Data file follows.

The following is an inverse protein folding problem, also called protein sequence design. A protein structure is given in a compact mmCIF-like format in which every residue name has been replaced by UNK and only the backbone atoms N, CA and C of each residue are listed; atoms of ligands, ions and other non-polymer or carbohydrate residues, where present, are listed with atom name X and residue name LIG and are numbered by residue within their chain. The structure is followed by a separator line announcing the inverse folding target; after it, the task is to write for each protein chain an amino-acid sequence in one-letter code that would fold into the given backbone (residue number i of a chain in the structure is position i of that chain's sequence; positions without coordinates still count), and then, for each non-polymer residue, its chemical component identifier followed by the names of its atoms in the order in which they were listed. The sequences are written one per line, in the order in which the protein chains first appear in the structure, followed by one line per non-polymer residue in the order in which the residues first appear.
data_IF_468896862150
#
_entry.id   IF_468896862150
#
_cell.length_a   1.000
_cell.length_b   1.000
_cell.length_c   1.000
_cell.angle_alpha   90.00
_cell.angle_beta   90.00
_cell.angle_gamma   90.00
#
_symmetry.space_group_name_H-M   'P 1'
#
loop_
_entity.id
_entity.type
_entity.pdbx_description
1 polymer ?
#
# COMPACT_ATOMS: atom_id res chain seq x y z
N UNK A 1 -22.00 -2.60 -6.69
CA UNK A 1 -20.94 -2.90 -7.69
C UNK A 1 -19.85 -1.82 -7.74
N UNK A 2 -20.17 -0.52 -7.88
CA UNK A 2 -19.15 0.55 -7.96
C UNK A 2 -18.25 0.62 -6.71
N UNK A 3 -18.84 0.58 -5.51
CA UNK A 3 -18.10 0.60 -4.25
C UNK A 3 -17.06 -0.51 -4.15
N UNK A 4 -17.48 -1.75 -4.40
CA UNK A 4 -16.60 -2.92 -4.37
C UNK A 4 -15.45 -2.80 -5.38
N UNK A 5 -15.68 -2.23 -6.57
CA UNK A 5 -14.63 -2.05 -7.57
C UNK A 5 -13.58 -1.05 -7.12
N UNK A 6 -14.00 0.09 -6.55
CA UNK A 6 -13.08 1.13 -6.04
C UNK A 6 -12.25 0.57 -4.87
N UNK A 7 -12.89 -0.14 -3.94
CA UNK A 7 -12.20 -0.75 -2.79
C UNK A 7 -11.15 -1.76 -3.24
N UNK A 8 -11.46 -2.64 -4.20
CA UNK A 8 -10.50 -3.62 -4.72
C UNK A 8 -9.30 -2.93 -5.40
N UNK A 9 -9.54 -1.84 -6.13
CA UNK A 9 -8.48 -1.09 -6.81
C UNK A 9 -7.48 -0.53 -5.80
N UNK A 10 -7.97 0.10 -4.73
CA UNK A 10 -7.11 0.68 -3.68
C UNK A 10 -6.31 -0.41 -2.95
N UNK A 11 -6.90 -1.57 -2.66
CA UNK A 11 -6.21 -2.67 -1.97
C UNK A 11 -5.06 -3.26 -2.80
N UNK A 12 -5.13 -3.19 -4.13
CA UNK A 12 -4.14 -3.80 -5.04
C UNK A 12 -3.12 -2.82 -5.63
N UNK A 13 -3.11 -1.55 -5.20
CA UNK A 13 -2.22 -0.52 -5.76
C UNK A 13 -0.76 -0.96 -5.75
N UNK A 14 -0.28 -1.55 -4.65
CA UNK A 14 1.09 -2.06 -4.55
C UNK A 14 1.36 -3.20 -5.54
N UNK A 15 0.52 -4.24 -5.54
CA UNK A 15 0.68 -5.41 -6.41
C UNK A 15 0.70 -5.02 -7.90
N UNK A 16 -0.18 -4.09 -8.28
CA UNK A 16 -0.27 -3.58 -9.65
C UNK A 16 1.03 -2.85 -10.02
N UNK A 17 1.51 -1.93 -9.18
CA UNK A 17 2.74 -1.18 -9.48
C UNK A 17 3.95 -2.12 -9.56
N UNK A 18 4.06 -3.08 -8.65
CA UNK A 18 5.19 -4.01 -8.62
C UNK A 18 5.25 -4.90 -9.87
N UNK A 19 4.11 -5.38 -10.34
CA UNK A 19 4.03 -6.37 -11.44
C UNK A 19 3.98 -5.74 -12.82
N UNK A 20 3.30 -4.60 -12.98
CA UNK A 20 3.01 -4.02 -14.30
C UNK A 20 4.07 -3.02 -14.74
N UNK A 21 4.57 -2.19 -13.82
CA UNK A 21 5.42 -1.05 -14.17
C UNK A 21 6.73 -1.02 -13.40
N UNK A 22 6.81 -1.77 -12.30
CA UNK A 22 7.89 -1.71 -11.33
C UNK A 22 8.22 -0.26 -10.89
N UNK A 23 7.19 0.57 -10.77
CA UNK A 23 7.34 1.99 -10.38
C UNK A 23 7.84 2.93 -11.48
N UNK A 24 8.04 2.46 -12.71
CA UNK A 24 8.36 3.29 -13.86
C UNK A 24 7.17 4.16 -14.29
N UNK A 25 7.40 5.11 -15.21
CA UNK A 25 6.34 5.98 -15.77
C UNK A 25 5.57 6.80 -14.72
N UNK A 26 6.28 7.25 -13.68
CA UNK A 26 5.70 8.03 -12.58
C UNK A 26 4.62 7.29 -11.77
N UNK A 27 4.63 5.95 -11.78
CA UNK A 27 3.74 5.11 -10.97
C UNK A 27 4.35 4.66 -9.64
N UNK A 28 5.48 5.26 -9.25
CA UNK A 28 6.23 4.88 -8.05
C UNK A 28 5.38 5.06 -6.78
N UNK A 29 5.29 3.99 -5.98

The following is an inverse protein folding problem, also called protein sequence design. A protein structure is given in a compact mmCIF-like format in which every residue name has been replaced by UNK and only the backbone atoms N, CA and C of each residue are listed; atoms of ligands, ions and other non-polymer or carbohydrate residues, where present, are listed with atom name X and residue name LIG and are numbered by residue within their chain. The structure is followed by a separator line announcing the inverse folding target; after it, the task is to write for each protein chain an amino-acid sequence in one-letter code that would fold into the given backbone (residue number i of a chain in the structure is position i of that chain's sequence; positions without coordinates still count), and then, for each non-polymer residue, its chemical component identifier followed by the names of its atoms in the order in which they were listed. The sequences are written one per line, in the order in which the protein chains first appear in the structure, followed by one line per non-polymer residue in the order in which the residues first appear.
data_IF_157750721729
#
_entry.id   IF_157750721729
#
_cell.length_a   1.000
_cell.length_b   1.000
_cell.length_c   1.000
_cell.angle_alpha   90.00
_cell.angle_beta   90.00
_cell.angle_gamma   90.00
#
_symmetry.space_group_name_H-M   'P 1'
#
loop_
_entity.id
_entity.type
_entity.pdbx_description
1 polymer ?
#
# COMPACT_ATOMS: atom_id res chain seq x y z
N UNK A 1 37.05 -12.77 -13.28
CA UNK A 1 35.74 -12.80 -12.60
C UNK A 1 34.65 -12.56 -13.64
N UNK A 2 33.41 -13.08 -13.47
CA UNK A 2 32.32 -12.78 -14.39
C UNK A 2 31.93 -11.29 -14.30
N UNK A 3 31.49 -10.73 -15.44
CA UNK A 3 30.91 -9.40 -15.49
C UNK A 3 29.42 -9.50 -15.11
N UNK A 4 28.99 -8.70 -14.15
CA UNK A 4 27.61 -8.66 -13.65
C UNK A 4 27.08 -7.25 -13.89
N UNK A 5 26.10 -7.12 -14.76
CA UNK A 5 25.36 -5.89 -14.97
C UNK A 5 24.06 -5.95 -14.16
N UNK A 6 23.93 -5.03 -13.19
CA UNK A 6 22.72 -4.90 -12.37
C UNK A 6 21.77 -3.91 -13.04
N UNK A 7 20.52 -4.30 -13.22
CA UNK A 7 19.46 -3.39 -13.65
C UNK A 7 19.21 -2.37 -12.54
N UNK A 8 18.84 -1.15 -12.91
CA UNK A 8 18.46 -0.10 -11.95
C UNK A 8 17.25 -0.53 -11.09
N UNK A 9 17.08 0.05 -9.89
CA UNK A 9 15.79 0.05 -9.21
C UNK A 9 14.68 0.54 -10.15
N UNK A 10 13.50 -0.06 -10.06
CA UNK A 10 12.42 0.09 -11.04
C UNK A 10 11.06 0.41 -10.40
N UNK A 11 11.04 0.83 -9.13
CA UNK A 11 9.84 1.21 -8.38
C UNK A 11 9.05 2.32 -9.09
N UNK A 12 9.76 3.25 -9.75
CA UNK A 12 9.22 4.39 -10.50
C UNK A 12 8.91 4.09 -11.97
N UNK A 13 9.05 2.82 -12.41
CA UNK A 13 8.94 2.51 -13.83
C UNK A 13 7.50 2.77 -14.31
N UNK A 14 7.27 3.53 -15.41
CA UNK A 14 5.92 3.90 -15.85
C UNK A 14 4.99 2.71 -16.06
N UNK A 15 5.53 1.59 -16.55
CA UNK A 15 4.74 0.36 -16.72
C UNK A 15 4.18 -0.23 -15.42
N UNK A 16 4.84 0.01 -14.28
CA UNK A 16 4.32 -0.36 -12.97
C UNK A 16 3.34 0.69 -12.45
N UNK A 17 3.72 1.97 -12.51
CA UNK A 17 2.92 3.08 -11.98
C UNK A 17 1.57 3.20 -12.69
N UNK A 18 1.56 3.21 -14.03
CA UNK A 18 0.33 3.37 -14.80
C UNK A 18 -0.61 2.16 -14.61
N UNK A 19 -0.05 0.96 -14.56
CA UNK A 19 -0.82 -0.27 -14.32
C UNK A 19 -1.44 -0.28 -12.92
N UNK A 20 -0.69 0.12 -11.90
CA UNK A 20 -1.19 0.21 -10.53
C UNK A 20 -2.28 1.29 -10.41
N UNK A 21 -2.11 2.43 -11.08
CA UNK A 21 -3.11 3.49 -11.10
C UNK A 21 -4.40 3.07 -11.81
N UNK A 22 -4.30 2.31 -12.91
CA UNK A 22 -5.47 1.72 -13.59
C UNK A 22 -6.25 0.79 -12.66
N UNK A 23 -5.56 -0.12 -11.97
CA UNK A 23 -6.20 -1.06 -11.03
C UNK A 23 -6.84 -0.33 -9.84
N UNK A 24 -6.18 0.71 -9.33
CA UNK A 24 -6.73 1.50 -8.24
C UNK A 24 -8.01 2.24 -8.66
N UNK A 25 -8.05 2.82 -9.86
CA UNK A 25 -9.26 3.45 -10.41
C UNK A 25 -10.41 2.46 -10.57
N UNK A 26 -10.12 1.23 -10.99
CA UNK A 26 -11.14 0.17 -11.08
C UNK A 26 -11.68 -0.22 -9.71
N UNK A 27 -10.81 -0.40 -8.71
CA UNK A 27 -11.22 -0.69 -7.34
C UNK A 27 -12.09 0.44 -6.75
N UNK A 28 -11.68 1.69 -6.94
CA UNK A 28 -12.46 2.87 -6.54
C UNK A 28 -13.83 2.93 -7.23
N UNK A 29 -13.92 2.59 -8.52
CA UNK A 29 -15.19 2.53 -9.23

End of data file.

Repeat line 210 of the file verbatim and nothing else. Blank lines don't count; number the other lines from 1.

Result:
CA UNK A 28 -12.46 2.87 -6.54